20 March 2020
Dear staff, governors, parents, carers and students,
The trustees of the Morris Education Trust have been in dialogue with those of the
Cambridgeshire Educational Trust, about a proposal to merge our Trusts. We are writing to you now to share our reasons for proposing this, describe the process, and invite you to contribute.
What is being proposed?
CET (which includes Chesterton Community College and Downham Market Academy) and MET (which includes Impington Village College and Witchford Village College) are both small multiacademy trusts in North Cambridge, with a strong track record of excellence. We are proposing that we merge CET and MET to form an enlarged multi-academy trust. The Chief Executive of the merged trust will be Lucy Scott, currently CEO of CET, Ryan Kelsall, principal of IVC, will be deputy CEO.
Why is the proposal attractive? Why now?
The discussions between the trustees are the result of collaboration and a deepening
relationship between Chesterton Community College and Impington Village College that began in 2017. The reason for thinking about it now is that Rob Campbell, after thirteen years as principal of IVC and then CEO of MET, is fully relocating to Cumbria this summer.
As the discussions between the trustees progressed it became apparent to all of us that the combination of our schools and resources would create an organisation that could significantly enhance the quality of education provided for all students in our trusts. For example, we could offer a broader curriculum and enhanced student support services; and we would cover a geographically coherent area to the north of Cambridge.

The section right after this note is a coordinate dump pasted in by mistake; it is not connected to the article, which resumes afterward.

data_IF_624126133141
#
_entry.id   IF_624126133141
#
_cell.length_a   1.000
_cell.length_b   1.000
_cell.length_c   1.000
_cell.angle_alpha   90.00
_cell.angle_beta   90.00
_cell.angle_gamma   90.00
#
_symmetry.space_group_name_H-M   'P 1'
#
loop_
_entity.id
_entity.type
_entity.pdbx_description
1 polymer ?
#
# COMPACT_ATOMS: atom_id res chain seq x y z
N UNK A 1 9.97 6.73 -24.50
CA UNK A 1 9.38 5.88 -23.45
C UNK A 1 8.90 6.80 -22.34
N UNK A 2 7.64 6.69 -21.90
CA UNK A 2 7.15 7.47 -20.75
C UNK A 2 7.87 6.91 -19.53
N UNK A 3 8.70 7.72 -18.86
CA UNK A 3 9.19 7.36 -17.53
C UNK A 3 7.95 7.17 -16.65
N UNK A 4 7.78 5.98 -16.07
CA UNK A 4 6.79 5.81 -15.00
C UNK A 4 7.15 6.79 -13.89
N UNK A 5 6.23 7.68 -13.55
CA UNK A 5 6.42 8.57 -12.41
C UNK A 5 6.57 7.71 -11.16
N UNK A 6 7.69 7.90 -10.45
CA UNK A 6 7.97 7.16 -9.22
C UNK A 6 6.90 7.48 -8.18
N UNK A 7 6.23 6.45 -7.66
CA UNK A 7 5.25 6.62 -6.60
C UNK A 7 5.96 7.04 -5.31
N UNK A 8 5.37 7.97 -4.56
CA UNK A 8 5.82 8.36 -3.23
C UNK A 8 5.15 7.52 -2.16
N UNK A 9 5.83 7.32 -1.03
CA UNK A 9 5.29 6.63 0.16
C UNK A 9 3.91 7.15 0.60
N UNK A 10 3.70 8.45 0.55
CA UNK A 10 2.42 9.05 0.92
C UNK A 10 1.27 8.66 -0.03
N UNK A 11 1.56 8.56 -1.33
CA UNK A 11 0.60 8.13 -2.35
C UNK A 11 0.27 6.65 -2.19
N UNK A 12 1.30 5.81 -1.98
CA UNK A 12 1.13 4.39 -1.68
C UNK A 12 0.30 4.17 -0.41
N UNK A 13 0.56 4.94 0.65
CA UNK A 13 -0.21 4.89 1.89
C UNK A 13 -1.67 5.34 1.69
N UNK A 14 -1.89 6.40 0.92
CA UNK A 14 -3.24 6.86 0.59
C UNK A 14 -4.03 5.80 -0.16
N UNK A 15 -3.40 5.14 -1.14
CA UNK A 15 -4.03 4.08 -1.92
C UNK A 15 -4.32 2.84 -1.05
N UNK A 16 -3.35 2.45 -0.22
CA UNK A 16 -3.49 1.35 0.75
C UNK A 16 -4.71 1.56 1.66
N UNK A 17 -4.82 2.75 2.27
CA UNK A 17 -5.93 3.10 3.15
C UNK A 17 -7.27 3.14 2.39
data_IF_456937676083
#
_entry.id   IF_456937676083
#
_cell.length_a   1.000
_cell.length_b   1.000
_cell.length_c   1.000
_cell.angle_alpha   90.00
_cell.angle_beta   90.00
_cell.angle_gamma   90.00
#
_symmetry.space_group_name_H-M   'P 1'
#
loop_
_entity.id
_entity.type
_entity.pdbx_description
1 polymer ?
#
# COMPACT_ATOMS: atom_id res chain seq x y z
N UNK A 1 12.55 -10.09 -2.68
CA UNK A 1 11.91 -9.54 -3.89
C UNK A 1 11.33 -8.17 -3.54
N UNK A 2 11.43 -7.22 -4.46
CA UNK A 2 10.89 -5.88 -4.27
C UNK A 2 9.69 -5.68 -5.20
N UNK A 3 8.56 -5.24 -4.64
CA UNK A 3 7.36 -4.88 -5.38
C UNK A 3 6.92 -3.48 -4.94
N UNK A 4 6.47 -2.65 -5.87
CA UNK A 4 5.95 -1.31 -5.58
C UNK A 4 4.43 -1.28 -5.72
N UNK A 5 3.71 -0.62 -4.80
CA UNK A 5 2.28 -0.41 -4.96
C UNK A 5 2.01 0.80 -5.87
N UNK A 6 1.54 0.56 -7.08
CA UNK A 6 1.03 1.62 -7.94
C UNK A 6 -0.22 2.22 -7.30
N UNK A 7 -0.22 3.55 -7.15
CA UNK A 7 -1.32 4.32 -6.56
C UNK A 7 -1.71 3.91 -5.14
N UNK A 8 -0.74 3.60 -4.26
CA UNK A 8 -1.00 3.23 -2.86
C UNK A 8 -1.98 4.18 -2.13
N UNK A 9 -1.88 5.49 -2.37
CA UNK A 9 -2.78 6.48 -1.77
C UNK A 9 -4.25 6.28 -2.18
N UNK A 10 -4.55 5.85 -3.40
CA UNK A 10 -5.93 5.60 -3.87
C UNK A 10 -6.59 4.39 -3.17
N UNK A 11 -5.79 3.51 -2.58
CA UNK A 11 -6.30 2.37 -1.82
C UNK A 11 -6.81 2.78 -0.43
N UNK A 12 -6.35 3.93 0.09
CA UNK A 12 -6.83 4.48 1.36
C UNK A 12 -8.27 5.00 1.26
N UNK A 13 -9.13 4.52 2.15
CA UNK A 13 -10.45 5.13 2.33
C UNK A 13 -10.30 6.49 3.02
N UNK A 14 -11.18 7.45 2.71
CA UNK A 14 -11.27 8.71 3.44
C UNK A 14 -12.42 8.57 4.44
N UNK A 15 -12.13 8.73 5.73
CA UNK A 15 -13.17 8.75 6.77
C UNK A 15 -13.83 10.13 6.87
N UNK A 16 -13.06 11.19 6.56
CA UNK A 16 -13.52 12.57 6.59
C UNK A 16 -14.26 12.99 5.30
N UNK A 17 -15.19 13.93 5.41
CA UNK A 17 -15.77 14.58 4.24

What is the process that will be followed?
Before any merger can go ahead we will follow a series of steps to ensure that the decision is carefully considered and that the views of stakeholders have been taken into account:
• The trustees of both CET and MET must carry out due diligence.
• The Regional Headteacher Board, chaired by the Regional Schools Commissioner, must agree.
• We will carry out a consultation with stakeholders, including staff, governors, parents and students, during April.
• We hope to make a final decision in time for any new arrangements to be in place for the upcoming academic year, which starts in September 2020.
The great strength of our schools is the skill and professionalism of our staff and governors, and the commitment and engagement of our students and their parents. To be really successful, a merger needs the informed support of all these stakeholders. The trustees are conscious that this is a stressful and uncertain time for families and staff alike and did consider delaying the merger process. However, the advantages of being able to start the new academic year with the merger complete, and the benefits that this will provide to students’ education, outweigh the challenges.
In normal times we would have held a series of face-to-face meetings to allow all stakeholders to ask questions and provide feedback, but this is not possible under the present circumstances. Instead we have set up a website (www.cet.tmet.org.uk) with a comments section where you can ask questions and provide feedback. Those questions and the trustees’ responses will be visible to everyone accessing the website.
Chair of Morris Education Trust